(A) Treatment of A549 and H1299 cells with honokiol reduced the levels of PGE2 in a dose-dependent manner. The levels of PGE2 were measured in cell lysates using PGE2 immunoassay kit and results are expressed in terms of pg/mg protein ± SD, n = 3. Significant reduction versus control cells, *P<0.001, P<0.01. (B) Treatment of A549 and H1299 cells with honokiol inhibits PGE2-enhanced cell migration ability. The data on cell migration capacity of cells are summarized as a mean number of migratory cells ± SD/microscopic field, n = 2. Significant inhibition versus PGE2 alone treatment; *P<0.001, P<0.01.

https://doi.org/10.1371/journal.pone.0060749.g004

Next, we examined whether PGE2 enhanced the migration of NSCLC cells and whether honokiol inhibits PGE2-induced cell migration in human NSCLC cells. For this purpose, A549 and H1299 cells were treated with PGE2 (10 µM) with and without honokiol for 24 h and cell migration determined. The in vitro treatment dose of PGE2 was selected on the basis of previous studies [29], [31]. It was found that the treatment of NSCLC cells with PGE2 resulted in a significant increase in cell migration (P<0.05) compared to the cells which were not treated with PGE2 (Figure 4B). Treatment of A549 and H1299 cells with honokiol (10 and 20 µM) resulted in significant inhibition (P<0.01–0.001) of PGE2 (10 µM)-induced cell migration (Figure 4B).

Honokiol Inhibits NF-κB/p65 Activity in NSCLC Cells: NF-κB is an Important Regulator of Cancer Cell Invasion/migration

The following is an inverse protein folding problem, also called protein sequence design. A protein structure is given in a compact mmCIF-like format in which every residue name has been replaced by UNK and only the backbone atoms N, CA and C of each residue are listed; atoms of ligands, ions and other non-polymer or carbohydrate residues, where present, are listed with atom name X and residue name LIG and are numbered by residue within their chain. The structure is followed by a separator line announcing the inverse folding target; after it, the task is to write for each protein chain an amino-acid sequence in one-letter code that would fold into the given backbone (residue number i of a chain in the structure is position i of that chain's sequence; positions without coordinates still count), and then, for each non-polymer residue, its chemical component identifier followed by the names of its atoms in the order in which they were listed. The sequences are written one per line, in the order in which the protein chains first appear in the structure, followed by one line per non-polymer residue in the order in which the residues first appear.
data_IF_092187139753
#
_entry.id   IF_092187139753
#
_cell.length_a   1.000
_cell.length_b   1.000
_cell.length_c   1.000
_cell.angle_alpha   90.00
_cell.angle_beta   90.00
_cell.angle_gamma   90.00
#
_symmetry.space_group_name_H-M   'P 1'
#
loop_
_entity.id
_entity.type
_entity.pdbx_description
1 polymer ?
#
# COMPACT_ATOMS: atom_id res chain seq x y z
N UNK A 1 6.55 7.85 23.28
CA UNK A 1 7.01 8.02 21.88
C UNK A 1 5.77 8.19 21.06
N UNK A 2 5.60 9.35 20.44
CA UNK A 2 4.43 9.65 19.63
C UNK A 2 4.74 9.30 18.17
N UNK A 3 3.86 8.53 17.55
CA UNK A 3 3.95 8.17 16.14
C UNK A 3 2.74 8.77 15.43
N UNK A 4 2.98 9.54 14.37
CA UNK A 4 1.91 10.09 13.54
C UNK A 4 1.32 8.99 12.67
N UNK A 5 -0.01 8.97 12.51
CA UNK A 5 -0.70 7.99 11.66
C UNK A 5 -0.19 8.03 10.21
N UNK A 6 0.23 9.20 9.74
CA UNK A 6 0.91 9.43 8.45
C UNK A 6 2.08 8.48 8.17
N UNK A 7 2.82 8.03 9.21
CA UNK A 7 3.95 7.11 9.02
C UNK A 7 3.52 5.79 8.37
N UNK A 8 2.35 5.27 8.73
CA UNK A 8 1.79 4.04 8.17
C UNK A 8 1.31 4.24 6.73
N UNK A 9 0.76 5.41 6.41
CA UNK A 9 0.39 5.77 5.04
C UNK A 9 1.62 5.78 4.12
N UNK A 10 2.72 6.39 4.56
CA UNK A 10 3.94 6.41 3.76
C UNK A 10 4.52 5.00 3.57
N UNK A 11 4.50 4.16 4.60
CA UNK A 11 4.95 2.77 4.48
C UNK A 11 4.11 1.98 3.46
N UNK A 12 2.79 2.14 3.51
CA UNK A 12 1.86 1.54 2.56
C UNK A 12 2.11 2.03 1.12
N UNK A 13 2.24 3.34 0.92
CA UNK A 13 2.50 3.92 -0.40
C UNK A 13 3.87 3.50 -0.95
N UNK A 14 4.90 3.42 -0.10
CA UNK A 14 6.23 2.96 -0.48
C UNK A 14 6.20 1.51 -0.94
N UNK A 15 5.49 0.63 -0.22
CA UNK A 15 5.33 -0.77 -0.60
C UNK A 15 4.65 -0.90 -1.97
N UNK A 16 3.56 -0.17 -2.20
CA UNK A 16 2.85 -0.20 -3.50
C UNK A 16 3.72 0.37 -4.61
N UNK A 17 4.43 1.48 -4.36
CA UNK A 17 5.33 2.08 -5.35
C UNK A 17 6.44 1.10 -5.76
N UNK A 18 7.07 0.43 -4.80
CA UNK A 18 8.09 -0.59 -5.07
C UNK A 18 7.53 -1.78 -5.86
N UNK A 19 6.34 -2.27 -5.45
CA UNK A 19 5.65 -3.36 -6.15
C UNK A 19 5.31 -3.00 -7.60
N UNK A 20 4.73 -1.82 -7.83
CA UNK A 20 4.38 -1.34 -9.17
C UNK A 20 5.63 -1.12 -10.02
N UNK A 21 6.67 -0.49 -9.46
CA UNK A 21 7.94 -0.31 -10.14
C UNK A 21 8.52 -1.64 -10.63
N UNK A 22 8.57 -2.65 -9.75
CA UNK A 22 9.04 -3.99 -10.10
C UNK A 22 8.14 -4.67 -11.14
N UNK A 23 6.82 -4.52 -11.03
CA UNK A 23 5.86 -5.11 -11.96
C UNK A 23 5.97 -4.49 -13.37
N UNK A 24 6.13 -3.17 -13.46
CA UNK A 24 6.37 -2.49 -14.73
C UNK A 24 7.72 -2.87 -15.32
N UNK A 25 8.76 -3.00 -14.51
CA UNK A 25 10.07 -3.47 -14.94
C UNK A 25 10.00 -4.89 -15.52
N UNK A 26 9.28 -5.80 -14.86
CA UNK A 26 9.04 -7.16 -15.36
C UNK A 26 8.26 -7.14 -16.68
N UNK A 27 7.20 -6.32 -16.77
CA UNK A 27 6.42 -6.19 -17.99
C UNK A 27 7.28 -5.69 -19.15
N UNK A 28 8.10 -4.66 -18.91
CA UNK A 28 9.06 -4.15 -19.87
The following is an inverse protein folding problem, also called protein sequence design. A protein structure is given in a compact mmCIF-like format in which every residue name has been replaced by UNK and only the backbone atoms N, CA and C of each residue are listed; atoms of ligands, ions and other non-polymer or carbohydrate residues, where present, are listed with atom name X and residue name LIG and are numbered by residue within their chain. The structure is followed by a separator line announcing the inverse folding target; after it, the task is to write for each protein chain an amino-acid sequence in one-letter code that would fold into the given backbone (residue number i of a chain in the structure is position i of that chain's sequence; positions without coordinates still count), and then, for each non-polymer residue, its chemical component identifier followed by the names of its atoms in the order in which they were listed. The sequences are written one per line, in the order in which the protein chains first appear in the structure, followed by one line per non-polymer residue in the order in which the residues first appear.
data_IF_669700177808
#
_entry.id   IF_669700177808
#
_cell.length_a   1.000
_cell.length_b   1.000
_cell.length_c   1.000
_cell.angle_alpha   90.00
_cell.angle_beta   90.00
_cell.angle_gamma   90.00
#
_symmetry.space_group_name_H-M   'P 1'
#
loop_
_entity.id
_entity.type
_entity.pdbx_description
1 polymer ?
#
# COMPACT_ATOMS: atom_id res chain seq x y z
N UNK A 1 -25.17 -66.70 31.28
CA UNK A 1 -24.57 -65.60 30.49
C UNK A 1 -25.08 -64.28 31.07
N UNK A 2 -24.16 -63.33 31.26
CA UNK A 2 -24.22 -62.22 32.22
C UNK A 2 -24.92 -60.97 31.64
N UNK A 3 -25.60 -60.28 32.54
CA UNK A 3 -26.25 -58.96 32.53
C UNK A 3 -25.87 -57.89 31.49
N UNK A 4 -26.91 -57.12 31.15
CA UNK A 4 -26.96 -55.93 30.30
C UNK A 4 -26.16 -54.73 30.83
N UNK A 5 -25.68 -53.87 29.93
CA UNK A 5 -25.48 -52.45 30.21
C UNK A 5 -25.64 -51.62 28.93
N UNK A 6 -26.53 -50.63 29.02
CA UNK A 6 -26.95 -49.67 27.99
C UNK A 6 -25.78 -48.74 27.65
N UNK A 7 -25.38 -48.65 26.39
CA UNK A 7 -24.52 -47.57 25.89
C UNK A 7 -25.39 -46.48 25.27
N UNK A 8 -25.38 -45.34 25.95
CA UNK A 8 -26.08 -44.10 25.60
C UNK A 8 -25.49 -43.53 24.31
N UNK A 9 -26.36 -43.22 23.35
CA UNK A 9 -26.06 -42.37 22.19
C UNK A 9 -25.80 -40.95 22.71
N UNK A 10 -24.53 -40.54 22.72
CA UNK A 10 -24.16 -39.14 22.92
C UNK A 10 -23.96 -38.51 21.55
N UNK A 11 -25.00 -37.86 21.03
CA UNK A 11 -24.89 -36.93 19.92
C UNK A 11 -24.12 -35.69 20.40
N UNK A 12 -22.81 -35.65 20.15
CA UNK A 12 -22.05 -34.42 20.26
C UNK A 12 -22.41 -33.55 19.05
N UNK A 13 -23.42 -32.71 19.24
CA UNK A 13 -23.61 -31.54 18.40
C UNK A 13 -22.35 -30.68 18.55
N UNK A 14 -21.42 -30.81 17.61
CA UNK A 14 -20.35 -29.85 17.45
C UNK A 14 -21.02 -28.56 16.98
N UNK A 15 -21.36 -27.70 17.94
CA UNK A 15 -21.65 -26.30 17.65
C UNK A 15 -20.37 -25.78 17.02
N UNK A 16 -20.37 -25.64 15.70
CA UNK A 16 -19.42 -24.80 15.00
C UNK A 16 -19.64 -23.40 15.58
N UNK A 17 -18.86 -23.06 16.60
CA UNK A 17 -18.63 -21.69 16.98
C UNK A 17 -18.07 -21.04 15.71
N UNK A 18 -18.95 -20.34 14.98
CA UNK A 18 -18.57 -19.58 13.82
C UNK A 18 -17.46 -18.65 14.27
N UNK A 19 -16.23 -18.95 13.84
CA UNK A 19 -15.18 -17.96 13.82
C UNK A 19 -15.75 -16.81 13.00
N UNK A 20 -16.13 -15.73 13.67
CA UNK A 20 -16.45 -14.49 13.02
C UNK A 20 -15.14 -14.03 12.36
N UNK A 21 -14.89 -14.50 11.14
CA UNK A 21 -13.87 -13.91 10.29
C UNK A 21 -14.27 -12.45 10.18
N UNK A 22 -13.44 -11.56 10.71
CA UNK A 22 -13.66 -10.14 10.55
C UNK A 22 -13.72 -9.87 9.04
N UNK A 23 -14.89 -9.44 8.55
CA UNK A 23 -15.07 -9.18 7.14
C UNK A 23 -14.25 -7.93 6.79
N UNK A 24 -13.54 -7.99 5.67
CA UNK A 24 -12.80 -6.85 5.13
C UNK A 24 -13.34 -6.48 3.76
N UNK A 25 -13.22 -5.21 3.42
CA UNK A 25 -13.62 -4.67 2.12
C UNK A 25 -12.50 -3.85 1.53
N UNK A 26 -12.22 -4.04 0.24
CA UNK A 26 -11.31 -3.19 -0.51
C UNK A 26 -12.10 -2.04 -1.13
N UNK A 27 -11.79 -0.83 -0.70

NF-κB is an up-stream regulator of COX-2; therefore we determined whether honokiol affects the activity as well as the levels of proteins of NF-κB family in NSCLC cells. For this purpose, again A549 and H1299 cells were treated with honokiol (0, 5, 10 and 20 µM) for 24 h, and thereafter cells were harvested and nuclear lysates and whole cell lysates were prepared for western blot analysis. Western blot analysis revealed that treatment of cells with honokiol reduces the nuclear accumulation of NF-κB/p65 in a dose-dependent manner (Figure 5A). The activity of NF-κB/p65 also was significantly reduced (P<0.05 and P<0.001) after the treatment of cells with honokiol (Figure 5B). Our data also revealed that treatment of honokiol resulted in the suppression of IKKα, an enzyme responsible for NF-κB activation, and prevented degradation of IκBα (Figure 5A). To further verify whether NF-κB has a role in NSCLC cell migration, A549 and H1299 cells were treated with a potent inhibitor of NF-κB, caffeic acid phenethyl ester (CAPE), and cell migration was determined. As shown in Figure 5C and 5D, treatment of cells with CAPE for 24 h resulted in a dose-dependent reduction of cell migration of A549 (42–78%, P<0.05–0.001) and H1299 (41–76%, P<0.05–0.001) cells relative to non-honokiol-treated control cells, and this effect of CAPE was similar to that observed on treatment of the cells with honokiol (Figures 2A, 2B). Further, we also checked the effect of CAPE on the proteins of NF-κB family in A549 and H1299 cells using western blot analysis. As shown in Figure 5E, treatment of cells with CAPE resulted in the suppression of the levels of NF-κB/p65 and IKKα in both cell lines in a dose-dependent manner.